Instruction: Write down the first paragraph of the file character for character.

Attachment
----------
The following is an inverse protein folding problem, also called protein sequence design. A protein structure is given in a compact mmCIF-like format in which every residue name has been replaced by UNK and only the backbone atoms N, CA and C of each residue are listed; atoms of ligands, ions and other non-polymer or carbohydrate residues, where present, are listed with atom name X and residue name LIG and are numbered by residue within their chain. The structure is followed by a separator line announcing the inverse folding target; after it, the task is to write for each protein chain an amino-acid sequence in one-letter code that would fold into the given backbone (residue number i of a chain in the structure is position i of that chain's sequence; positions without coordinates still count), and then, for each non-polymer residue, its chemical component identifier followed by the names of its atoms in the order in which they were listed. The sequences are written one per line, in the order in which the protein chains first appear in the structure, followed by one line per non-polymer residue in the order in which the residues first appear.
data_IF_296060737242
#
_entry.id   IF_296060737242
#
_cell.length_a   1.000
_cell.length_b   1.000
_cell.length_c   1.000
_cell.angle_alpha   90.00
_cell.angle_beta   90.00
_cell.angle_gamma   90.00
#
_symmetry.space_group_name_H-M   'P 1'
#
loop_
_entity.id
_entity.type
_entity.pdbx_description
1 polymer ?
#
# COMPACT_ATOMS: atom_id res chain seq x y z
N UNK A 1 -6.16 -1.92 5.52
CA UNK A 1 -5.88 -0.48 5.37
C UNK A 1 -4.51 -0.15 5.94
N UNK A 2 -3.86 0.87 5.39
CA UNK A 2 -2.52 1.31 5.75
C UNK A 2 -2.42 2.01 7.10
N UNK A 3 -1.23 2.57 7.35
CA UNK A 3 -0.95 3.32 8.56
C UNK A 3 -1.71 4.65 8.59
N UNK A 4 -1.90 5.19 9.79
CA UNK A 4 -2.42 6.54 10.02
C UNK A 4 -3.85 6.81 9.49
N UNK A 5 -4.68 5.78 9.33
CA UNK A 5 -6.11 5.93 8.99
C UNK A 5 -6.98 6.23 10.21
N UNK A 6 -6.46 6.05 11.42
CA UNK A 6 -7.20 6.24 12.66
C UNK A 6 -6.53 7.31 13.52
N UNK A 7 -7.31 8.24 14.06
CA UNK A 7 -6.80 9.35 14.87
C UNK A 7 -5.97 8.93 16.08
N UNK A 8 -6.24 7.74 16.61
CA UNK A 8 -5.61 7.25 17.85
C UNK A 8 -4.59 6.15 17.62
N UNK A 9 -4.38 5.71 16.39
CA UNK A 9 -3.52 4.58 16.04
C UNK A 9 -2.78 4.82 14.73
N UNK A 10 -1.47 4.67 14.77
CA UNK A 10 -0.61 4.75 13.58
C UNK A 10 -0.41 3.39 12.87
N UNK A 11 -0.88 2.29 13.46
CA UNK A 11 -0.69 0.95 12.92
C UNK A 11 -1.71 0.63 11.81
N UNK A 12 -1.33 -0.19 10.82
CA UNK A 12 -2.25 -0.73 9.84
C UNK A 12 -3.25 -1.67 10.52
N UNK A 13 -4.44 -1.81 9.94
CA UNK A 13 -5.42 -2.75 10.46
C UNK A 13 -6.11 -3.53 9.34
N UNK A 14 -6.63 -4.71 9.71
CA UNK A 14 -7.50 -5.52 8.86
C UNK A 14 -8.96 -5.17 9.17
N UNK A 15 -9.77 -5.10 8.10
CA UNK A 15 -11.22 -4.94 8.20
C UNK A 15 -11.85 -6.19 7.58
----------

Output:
The following is an inverse protein folding problem, also called protein sequence design. A protein structure is given in a compact mmCIF-like format in which every residue name has been replaced by UNK and only the backbone atoms N, CA and C of each residue are listed; atoms of ligands, ions and other non-polymer or carbohydrate residues, where present, are listed with atom name X and residue name LIG and are numbered by residue within their chain. The structure is followed by a separator line announcing the inverse folding target; after it, the task is to write for each protein chain an amino-acid sequence in one-letter code that would fold into the given backbone (residue number i of a chain in the structure is position i of that chain's sequence; positions without coordinates still count), and then, for each non-polymer residue, its chemical component identifier followed by the names of its atoms in the order in which they were listed. The sequences are written one per line, in the order in which the protein chains first appear in the structure, followed by one line per non-polymer residue in the order in which the residues first appear.